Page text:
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Tony White is a full time professional underwater photographer. Originally living in SE London he now resides in Cape Town South Africa where he carries out most of his work. His journey to underwater photography started some 39 years ago when he joined the Royal Navy and trained as a photographer. In those days work was anything from detailed technical defect work on nuclear submarines to aerial photography from the back seat of a harrier jump jet. After 17 years he left the navy and spent five years in commercial and industrial photography. Eventually giving up photography as the journey had run its course, he spent time working for both Fuji and Kodak in a technical role looking after clients using film in the print industry. During this time he was teaching diving for a PADI school in Kent UK and one day the owner commented that with his experience he should be taking pictures underwater. Tony was very resistant to the idea having \"done that\" but eventually started experimenting with a motor marine II, after frustration set in when he reached the limitations of his equipment, it was decision time \"to do something with underwater photography or give up\". Thankfully he decided to give it a go and twelve years on he has a thriving business, selling his photography to both dive and nature magazines worldwide and as limited edition prints to the diving public. Tony\'s accolades include winning awards in 15 different countries the highlights being, the underwater section of the Agfa African wildlife competition, Gold medals from Celebrate the Seas, Natures Best, Grandmaster category Diver Magazine UK and many more. He has aspired to judging underwater photographic competitions worldwide and in 2003 a National Geographic film crew followed him throughout the annual Sardine Run off the Kwa-zulu natal coast South Africa completing a one hour documentary on his return to the run after accidentally being bitten on the right arm during the 2002 sardine run by a copper shark, requiring an operation and 57 metal clips. Incidentally Tony sees this as his most memorable moment to date. Having spent many years concentrating on the smaller creatures of our oceans he has now graduated to wide angle and the bigger subjects off the South African Coast. He now concentrates on the major events, shooting Great White and Tiger sharks, the Sardine run with its thousands of predators and annual migration of humpback whales.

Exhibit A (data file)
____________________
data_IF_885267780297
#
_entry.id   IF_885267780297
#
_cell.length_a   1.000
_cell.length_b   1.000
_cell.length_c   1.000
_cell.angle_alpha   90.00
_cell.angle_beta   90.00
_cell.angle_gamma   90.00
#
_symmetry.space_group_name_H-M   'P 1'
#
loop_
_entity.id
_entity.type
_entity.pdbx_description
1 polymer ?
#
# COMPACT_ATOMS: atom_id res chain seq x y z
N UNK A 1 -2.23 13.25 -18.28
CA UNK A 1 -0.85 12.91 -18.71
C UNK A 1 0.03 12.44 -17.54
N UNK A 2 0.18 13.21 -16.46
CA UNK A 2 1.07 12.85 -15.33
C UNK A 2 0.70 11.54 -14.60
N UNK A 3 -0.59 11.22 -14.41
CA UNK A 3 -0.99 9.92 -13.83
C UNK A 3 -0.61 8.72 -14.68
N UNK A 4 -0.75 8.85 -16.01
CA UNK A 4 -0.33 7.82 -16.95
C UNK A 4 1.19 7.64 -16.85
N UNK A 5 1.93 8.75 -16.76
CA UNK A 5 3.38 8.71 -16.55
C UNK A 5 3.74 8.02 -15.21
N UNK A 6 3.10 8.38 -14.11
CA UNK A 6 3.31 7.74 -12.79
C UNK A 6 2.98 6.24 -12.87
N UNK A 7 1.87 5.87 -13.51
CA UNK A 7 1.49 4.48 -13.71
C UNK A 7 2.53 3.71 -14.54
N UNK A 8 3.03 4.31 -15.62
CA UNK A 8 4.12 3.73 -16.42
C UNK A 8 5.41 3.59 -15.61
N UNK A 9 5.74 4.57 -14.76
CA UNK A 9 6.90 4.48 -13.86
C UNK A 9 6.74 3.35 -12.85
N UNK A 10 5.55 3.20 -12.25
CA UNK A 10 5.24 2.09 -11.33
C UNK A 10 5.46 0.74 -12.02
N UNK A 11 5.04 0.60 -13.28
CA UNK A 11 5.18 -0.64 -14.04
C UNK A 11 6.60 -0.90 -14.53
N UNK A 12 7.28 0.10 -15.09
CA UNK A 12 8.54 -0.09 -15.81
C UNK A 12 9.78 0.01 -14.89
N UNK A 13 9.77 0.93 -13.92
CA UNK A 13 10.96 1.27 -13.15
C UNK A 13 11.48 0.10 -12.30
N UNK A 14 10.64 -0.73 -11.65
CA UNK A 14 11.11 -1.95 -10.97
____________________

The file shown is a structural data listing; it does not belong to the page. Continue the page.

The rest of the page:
What I look for in a Dive Operator:
Primarily professionalism, and enthusiasm for the particular field and area they deal in, with the background knowledge that is second to none. I take numerous groups of underwater photographers to some pretty remote area\'s of the world, therefore I have to have the confidence in the operator I am going to, that they have the capability of looking after them and also showing them the marine animals they have traveled a long distance to see. Traveling on a shoot it is no good with someone who in the end cannot show me what I am after, and in the past I have made the mistake of not researching my operators before I use them. Now I go to great lengths to ensure that the people I use are some of the best in the world.
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